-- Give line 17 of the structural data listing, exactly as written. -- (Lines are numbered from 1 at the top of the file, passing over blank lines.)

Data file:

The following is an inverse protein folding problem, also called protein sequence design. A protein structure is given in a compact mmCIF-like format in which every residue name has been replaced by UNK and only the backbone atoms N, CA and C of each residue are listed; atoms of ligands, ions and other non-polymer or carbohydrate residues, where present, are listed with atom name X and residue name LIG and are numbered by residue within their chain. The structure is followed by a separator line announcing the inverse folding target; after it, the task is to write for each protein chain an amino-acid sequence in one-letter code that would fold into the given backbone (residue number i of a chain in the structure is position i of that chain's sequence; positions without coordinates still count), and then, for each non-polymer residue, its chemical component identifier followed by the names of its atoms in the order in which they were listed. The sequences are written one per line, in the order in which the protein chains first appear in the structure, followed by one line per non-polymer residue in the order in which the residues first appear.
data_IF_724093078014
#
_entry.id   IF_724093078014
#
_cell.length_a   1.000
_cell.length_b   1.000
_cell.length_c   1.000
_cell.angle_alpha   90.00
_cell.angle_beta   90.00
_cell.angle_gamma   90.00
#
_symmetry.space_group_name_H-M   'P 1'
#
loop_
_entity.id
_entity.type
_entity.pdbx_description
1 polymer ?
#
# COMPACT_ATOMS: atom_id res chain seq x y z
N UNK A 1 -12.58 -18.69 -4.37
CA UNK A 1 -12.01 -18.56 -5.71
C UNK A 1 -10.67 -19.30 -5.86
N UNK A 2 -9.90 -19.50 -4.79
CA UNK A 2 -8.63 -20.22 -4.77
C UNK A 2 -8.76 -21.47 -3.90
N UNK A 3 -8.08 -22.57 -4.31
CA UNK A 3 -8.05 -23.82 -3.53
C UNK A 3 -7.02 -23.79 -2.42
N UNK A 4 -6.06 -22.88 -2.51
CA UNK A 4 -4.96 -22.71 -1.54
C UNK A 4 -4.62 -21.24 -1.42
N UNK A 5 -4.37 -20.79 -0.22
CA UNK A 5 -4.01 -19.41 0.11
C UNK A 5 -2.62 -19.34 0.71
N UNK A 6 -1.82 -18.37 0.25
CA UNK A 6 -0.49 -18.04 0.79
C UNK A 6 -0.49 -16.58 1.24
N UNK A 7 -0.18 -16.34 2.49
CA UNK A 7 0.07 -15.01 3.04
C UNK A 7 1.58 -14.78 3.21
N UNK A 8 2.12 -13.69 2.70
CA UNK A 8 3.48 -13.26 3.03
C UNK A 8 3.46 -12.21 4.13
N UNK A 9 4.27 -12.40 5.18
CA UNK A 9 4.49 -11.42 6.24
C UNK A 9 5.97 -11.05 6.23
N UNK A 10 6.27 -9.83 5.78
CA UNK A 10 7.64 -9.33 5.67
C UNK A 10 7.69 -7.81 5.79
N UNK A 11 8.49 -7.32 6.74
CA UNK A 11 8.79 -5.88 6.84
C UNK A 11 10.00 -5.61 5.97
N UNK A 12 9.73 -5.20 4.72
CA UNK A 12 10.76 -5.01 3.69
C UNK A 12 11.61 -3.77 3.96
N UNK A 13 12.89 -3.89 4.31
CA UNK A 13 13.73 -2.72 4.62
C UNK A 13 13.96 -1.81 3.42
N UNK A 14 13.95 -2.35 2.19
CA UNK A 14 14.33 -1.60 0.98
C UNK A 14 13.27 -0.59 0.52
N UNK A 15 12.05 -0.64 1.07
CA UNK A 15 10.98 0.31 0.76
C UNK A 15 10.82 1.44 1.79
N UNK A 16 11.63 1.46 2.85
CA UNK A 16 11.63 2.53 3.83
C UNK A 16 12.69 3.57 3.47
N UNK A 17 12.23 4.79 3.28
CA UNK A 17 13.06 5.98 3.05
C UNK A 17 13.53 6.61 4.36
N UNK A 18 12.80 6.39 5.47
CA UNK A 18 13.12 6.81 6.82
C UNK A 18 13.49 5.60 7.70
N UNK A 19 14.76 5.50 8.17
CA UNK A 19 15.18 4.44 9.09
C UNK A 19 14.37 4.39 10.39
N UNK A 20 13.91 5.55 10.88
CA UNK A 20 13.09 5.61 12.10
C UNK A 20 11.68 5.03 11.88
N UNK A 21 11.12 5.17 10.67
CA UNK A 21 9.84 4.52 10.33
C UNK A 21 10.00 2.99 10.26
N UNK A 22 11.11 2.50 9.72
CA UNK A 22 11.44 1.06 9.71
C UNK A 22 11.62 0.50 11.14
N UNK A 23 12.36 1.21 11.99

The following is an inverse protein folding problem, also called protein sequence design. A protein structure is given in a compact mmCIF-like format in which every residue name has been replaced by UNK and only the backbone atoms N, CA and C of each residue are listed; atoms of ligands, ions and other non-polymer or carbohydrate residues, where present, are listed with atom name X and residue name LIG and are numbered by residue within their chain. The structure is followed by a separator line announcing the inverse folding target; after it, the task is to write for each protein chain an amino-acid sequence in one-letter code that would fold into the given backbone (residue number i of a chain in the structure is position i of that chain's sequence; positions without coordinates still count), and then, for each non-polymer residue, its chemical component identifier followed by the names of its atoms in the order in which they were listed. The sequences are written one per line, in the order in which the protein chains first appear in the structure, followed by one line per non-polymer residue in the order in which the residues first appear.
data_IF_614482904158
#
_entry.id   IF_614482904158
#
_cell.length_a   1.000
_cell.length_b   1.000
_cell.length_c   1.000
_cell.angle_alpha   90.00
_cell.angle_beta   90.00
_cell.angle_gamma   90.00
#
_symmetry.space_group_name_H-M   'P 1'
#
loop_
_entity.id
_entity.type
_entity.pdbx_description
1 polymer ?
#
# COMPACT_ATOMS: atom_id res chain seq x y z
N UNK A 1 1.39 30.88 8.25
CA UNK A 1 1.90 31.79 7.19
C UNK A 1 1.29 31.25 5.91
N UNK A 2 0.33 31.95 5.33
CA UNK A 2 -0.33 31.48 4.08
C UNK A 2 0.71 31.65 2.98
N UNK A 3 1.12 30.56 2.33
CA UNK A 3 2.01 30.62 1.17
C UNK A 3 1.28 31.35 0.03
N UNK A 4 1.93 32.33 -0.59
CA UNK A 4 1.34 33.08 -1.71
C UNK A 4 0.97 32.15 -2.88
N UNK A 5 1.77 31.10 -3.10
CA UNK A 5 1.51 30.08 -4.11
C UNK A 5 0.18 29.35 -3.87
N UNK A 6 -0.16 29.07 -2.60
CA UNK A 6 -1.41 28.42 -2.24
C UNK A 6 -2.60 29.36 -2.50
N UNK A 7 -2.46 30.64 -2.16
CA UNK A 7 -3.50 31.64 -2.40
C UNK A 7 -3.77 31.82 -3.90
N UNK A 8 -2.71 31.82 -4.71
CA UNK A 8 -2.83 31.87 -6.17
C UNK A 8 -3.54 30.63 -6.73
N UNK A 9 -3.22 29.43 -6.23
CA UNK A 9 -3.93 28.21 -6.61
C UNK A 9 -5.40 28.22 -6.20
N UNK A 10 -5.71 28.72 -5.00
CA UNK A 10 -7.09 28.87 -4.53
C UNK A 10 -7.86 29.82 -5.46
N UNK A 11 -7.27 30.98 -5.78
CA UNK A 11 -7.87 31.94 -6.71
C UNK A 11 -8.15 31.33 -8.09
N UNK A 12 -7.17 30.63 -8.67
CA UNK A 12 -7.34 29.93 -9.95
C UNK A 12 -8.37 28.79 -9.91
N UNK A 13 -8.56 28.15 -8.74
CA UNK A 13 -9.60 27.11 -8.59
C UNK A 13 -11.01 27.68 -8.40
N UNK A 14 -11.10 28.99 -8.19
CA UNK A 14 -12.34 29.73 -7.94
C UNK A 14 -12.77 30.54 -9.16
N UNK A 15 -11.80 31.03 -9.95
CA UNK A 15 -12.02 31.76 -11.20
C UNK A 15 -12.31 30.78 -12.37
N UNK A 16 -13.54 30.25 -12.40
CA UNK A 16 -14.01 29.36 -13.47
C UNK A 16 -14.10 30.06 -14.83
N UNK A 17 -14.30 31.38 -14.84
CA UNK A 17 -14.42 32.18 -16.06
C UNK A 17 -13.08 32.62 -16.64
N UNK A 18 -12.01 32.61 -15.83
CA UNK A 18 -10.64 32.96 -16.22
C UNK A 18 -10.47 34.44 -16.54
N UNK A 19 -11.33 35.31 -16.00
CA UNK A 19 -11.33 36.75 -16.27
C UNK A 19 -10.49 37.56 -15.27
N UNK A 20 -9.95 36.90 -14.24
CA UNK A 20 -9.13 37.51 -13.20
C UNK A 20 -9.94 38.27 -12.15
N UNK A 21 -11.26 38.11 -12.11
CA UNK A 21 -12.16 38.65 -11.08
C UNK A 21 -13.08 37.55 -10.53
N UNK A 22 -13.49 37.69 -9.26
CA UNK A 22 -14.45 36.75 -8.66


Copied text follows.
_entity.type